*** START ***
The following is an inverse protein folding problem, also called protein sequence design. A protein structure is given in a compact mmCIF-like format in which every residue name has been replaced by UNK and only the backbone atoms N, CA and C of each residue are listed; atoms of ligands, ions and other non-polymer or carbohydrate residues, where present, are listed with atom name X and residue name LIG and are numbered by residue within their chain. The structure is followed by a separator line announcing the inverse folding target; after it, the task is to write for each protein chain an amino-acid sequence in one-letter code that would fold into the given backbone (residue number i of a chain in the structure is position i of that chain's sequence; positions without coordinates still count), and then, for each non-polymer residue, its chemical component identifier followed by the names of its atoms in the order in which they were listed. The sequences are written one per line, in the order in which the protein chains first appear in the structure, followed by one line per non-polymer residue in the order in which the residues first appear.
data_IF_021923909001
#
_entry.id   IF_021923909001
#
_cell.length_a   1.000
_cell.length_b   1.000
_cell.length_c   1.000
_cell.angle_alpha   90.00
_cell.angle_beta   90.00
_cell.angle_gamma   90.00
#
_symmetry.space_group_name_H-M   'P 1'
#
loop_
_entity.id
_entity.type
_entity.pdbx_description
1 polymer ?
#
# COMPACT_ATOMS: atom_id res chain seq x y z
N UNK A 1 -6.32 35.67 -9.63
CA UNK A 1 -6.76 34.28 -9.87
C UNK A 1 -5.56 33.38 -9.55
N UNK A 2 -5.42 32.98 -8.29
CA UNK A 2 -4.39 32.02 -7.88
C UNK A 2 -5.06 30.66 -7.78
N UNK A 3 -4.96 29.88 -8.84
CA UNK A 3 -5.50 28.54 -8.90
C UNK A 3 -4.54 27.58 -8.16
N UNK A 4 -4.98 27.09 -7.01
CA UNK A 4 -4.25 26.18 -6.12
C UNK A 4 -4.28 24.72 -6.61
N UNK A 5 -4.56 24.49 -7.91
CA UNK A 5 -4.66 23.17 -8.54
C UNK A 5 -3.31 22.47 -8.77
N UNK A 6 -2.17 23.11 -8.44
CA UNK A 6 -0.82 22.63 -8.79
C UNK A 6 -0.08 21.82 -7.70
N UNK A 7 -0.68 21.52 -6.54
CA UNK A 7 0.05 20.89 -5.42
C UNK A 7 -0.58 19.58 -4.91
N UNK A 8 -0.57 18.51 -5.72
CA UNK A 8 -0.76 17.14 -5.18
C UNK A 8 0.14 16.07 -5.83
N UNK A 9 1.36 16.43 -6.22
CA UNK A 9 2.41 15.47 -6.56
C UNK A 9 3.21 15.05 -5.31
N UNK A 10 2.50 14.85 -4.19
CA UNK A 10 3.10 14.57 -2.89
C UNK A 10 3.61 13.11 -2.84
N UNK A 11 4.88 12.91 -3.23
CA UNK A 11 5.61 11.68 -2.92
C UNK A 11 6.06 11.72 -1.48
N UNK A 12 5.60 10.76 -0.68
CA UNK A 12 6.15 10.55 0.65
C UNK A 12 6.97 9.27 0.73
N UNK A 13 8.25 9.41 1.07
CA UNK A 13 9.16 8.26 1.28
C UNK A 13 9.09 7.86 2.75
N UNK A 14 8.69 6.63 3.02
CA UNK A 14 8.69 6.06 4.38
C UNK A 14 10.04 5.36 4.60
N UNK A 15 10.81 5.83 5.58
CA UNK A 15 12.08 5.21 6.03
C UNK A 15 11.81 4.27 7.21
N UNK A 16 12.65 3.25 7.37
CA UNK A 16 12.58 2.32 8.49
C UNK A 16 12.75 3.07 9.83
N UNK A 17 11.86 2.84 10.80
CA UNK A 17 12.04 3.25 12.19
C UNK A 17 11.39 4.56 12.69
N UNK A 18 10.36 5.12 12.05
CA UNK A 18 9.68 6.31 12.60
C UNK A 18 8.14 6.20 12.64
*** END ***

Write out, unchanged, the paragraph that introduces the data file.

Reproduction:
The following is an inverse protein folding problem, also called protein sequence design. A protein structure is given in a compact mmCIF-like format in which every residue name has been replaced by UNK and only the backbone atoms N, CA and C of each residue are listed; atoms of ligands, ions and other non-polymer or carbohydrate residues, where present, are listed with atom name X and residue name LIG and are numbered by residue within their chain. The structure is followed by a separator line announcing the inverse folding target; after it, the task is to write for each protein chain an amino-acid sequence in one-letter code that would fold into the given backbone (residue number i of a chain in the structure is position i of that chain's sequence; positions without coordinates still count), and then, for each non-polymer residue, its chemical component identifier followed by the names of its atoms in the order in which they were listed. The sequences are written one per line, in the order in which the protein chains first appear in the structure, followed by one line per non-polymer residue in the order in which the residues first appear.